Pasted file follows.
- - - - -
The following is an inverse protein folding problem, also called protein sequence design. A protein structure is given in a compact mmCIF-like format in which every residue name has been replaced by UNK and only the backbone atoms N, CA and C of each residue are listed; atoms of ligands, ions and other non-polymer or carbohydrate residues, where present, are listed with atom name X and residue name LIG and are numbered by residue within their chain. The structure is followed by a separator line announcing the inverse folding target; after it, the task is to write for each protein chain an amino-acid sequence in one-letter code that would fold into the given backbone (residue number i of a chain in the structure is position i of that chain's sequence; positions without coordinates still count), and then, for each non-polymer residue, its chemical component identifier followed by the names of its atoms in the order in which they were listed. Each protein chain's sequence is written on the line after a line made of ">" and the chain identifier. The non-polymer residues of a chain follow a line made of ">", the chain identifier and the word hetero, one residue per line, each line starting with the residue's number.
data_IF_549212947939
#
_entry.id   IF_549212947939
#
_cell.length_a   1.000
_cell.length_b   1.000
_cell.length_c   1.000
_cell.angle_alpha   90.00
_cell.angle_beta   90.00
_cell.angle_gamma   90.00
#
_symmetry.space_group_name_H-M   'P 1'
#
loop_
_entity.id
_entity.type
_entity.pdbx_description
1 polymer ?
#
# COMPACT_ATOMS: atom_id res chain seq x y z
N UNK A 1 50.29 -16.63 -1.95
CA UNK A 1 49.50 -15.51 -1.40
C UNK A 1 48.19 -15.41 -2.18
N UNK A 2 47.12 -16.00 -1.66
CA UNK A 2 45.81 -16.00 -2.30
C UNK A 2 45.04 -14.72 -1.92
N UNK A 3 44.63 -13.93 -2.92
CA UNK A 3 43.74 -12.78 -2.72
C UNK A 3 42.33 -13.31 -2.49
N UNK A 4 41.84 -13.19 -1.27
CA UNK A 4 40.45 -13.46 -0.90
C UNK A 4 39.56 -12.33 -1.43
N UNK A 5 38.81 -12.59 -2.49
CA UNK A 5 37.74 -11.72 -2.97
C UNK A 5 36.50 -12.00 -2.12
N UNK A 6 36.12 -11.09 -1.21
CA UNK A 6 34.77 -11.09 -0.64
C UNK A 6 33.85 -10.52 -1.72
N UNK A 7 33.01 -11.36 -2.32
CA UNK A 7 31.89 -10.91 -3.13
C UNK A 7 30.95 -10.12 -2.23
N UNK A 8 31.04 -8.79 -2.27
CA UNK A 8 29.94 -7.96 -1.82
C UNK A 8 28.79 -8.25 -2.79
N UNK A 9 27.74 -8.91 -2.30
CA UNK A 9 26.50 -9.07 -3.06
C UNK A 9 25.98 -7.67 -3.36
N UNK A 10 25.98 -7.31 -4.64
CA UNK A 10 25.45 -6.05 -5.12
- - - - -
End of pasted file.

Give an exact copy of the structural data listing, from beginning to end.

The following is an inverse protein folding problem, also called protein sequence design. A protein structure is given in a compact mmCIF-like format in which every residue name has been replaced by UNK and only the backbone atoms N, CA and C of each residue are listed; atoms of ligands, ions and other non-polymer or carbohydrate residues, where present, are listed with atom name X and residue name LIG and are numbered by residue within their chain. The structure is followed by a separator line announcing the inverse folding target; after it, the task is to write for each protein chain an amino-acid sequence in one-letter code that would fold into the given backbone (residue number i of a chain in the structure is position i of that chain's sequence; positions without coordinates still count), and then, for each non-polymer residue, its chemical component identifier followed by the names of its atoms in the order in which they were listed. Each protein chain's sequence is written on the line after a line made of ">" and the chain identifier. The non-polymer residues of a chain follow a line made of ">", the chain identifier and the word hetero, one residue per line, each line starting with the residue's number.
data_IF_549212947939
#
_entry.id   IF_549212947939
#
_cell.length_a   1.000
_cell.length_b   1.000
_cell.length_c   1.000
_cell.angle_alpha   90.00
_cell.angle_beta   90.00
_cell.angle_gamma   90.00
#
_symmetry.space_group_name_H-M   'P 1'
#
loop_
_entity.id
_entity.type
_entity.pdbx_description
1 polymer ?
#
# COMPACT_ATOMS: atom_id res chain seq x y z
N UNK A 1 50.29 -16.63 -1.95
CA UNK A 1 49.50 -15.51 -1.40
C UNK A 1 48.19 -15.41 -2.18
N UNK A 2 47.12 -16.00 -1.66
CA UNK A 2 45.81 -16.00 -2.30
C UNK A 2 45.04 -14.72 -1.92
N UNK A 3 44.63 -13.93 -2.92
CA UNK A 3 43.74 -12.78 -2.72
C UNK A 3 42.33 -13.31 -2.49
N UNK A 4 41.84 -13.19 -1.27
CA UNK A 4 40.45 -13.46 -0.90
C UNK A 4 39.56 -12.33 -1.43
N UNK A 5 38.81 -12.59 -2.49
CA UNK A 5 37.74 -11.72 -2.97
C UNK A 5 36.50 -12.00 -2.12
N UNK A 6 36.12 -11.09 -1.21
CA UNK A 6 34.77 -11.09 -0.64
C UNK A 6 33.85 -10.52 -1.72
N UNK A 7 33.01 -11.36 -2.32
CA UNK A 7 31.89 -10.91 -3.13
C UNK A 7 30.95 -10.12 -2.23
N UNK A 8 31.04 -8.79 -2.27
CA UNK A 8 29.94 -7.96 -1.82
C UNK A 8 28.79 -8.25 -2.79
N UNK A 9 27.74 -8.91 -2.30
CA UNK A 9 26.50 -9.07 -3.06
C UNK A 9 25.98 -7.67 -3.36
N UNK A 10 25.98 -7.31 -4.64
CA UNK A 10 25.45 -6.05 -5.12